Late last month indie publisher Restless Books announced it was launching a prize to honor "immigrant writing" in the U.S. The annual prize comes with a $10,000 advance and a publishing contract. Restless publisher Ilan Stavans, an immigrant himself, said he hopes the award quashes stereotypes about immigrants and remind people that this country is, after all, "made up of outsiders."

What prompted you to create this prize?

I am an immigrant from Mexico. I came to the United States looking for a landscape where I could explore ideas freely and to test my entrepreneurial spirit. Not in my wildest dreams could I have imagined what this country would offer me. I am both deeply thankful and unreservedly honored to be part of this large experiment called America. It has taught me that if we don’t do things for others, we are nobody. Early in my career as an essayist, I was given the trust of countless people—readers, editors, friends—who believed in me and my words. It is my turn now.

Immigration has long been a hot-button issue in this country; presidential candidate Donald Trump recently grabbed headlines for racial epithets he made on the subject. What are some of the reigning stereotypes about immigrants, and why do you think they persist?

That immigrants don’t know English; that they are awkward, not to say primitive; that they aren’t patriotic enough; that they are taking someone else’s classroom desk and hospital bed; and, more importantly, that they don’t have the panache that is required to be a true American. All baloney! The United States is a nation trapped in a vicious cycle. Since the beginning, it has been made up of outsiders. ... It takes a few minutes of conversation with one to realize that immigrants, in fact, are often like converts: more nativist than the natives; that is, American just like everyone else, except a little bit more.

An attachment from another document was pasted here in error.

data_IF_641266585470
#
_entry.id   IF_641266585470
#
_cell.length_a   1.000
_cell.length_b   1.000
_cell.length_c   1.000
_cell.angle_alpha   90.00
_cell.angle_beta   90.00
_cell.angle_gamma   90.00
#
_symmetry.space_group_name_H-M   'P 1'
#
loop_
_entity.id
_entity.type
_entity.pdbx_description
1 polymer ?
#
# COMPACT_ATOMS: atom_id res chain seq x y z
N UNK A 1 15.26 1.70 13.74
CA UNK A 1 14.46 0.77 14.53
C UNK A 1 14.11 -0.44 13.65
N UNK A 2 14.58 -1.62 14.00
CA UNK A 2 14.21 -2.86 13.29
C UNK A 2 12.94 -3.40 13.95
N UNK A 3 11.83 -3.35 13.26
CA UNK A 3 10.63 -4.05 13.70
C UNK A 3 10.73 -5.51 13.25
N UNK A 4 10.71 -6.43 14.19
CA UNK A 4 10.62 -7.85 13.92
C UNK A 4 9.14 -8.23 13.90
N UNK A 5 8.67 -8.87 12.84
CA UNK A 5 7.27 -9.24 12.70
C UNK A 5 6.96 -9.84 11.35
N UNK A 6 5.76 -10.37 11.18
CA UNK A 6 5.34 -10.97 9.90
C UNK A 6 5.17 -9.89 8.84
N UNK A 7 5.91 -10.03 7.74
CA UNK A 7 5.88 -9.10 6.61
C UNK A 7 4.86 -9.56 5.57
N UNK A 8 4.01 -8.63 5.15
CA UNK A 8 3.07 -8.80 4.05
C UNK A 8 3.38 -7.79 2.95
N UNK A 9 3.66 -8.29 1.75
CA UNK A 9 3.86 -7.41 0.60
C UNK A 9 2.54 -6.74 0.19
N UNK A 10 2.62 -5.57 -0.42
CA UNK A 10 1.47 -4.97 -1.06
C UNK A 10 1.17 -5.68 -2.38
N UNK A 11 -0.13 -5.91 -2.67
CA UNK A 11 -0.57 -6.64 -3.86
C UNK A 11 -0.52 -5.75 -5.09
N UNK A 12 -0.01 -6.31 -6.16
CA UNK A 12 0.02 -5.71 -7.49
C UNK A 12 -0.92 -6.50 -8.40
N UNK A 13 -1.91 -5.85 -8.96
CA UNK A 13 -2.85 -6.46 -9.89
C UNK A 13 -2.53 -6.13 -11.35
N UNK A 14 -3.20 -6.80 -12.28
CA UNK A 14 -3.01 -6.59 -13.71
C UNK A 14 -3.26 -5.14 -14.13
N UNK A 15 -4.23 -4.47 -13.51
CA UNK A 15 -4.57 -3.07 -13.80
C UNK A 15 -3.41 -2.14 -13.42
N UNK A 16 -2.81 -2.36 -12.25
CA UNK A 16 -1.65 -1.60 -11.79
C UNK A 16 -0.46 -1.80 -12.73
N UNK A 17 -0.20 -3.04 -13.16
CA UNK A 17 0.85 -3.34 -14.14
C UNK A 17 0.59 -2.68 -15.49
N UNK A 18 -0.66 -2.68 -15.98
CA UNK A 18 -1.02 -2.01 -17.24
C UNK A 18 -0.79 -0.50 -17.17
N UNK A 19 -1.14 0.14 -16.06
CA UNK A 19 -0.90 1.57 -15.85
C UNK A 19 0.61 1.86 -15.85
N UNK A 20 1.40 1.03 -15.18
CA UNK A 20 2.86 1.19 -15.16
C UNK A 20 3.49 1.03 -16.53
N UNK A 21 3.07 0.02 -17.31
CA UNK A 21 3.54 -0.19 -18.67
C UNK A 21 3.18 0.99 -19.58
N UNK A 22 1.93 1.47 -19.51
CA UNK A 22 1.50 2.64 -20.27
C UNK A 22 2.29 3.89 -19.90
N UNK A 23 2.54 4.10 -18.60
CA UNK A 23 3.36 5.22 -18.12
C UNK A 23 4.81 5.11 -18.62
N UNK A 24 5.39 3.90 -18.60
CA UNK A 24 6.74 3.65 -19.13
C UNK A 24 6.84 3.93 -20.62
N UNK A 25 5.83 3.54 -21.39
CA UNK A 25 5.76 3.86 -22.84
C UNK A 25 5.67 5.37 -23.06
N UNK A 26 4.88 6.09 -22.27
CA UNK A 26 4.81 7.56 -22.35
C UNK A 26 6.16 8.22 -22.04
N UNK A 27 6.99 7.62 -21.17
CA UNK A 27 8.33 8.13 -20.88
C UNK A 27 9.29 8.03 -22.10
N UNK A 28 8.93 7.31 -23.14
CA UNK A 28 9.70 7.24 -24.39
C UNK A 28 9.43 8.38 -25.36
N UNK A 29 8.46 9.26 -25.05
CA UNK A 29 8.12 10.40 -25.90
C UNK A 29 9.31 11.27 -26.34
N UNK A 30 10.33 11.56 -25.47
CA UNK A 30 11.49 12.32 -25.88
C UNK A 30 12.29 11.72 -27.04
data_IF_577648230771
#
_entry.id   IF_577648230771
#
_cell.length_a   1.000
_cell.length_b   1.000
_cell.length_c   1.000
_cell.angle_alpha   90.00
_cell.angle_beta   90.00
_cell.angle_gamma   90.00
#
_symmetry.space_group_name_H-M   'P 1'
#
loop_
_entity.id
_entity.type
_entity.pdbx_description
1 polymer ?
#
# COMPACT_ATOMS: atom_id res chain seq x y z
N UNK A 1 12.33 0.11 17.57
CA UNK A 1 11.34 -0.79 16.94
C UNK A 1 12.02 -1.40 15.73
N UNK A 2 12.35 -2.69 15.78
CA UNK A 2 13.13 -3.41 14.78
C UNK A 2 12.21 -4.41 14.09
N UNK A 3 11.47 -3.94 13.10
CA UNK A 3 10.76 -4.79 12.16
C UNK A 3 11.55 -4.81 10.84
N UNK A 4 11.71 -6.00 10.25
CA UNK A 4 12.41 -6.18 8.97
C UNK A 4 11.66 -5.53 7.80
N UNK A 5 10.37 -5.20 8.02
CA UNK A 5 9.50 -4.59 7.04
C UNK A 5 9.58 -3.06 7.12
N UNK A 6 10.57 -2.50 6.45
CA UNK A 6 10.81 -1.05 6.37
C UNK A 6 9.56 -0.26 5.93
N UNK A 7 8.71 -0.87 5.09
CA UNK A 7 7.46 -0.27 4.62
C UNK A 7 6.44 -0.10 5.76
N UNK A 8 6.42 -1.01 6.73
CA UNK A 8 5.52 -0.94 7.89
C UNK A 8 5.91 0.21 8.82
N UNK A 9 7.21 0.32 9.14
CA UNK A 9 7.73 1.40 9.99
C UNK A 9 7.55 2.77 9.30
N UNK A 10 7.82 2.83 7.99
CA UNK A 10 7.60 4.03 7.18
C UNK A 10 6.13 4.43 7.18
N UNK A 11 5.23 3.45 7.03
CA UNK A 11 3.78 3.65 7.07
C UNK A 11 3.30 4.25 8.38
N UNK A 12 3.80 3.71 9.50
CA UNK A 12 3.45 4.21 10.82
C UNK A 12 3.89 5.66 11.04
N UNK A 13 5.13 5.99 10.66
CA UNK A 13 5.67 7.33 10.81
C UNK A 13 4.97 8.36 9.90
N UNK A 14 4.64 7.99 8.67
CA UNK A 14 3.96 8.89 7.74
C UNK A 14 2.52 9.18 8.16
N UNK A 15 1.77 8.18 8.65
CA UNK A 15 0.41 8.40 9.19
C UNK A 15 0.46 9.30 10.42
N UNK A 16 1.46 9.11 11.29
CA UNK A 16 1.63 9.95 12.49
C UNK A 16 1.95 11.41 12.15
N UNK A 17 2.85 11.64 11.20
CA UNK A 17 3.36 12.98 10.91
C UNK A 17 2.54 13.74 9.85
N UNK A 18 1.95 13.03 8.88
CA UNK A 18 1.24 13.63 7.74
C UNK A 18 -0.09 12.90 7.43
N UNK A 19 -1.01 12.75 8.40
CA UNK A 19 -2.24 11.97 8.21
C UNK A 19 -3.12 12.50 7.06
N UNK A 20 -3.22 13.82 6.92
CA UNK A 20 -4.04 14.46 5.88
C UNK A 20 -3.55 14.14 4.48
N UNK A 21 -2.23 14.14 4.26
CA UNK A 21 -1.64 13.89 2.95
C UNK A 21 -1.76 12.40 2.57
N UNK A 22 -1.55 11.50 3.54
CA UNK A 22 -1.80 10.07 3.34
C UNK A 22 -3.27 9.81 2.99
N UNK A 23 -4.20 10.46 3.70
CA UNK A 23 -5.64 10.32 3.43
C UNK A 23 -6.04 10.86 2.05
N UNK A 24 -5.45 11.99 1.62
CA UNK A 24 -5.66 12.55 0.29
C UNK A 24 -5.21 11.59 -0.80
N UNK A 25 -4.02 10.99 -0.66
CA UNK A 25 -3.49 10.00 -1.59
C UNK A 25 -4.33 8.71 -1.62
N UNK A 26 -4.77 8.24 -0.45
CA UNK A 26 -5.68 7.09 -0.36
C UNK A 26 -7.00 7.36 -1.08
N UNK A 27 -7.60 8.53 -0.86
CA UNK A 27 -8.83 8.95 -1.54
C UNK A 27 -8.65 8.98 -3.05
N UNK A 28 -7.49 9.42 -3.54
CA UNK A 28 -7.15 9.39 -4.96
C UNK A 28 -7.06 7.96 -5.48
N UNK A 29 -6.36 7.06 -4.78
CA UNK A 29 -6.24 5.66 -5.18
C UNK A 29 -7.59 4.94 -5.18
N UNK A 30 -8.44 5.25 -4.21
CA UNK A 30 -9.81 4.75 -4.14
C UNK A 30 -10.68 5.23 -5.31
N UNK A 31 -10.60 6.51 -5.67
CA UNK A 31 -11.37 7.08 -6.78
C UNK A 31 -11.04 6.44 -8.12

Are there any similar literary prizes out there?

Not to my knowledge. The reason, in my eyes, is complex. Immigrants are supposed to go through a period of acclimatization to become “like the rest of us.” So, the thinking goes, it’s better to wait until the metamorphosis has taken place before supporting them. Granting them money for being immigrants is often seen as a celebration of difference; what foundations like to endorse is unity. This, needless to say, is a misguided viewpoint.

What do you think about the state of immigrant literature in America today?

We have cutting-edge voices like Junot Díaz, Jhumpa Lahiri, Gary Shteyngart, Dinaw Mengestu, and Edwidge Danticat, whose oeuvre speaks to the heart of the American experience. In 2009, I edited, under the aegis of the Library of America, an anthology called Becoming Americans: Immigrants Tell Their Stories from Jamestown to Today. It featured immigrants from different backgrounds, from black slaves like Phillis Wheatley to Yiddish-language speakers like Henry Roth. Through this endeavor, it became clear to me that immigrant literature takes many forms and has been essential since the Mayflower. With this literary prize, I want Restless Books to help bring the new generation of immigrant writers to the fore. But I’m not just looking for realistic, socially conscious literature. That would be a mistake. I’m hoping for a David Foster Wallace with an accent. At its core, the United States is grateful, warm-hearted, full of unexpected twists and turns, not a cold and bullying prison—it’s a place of infinite jest.

This interview has been edited and condensed.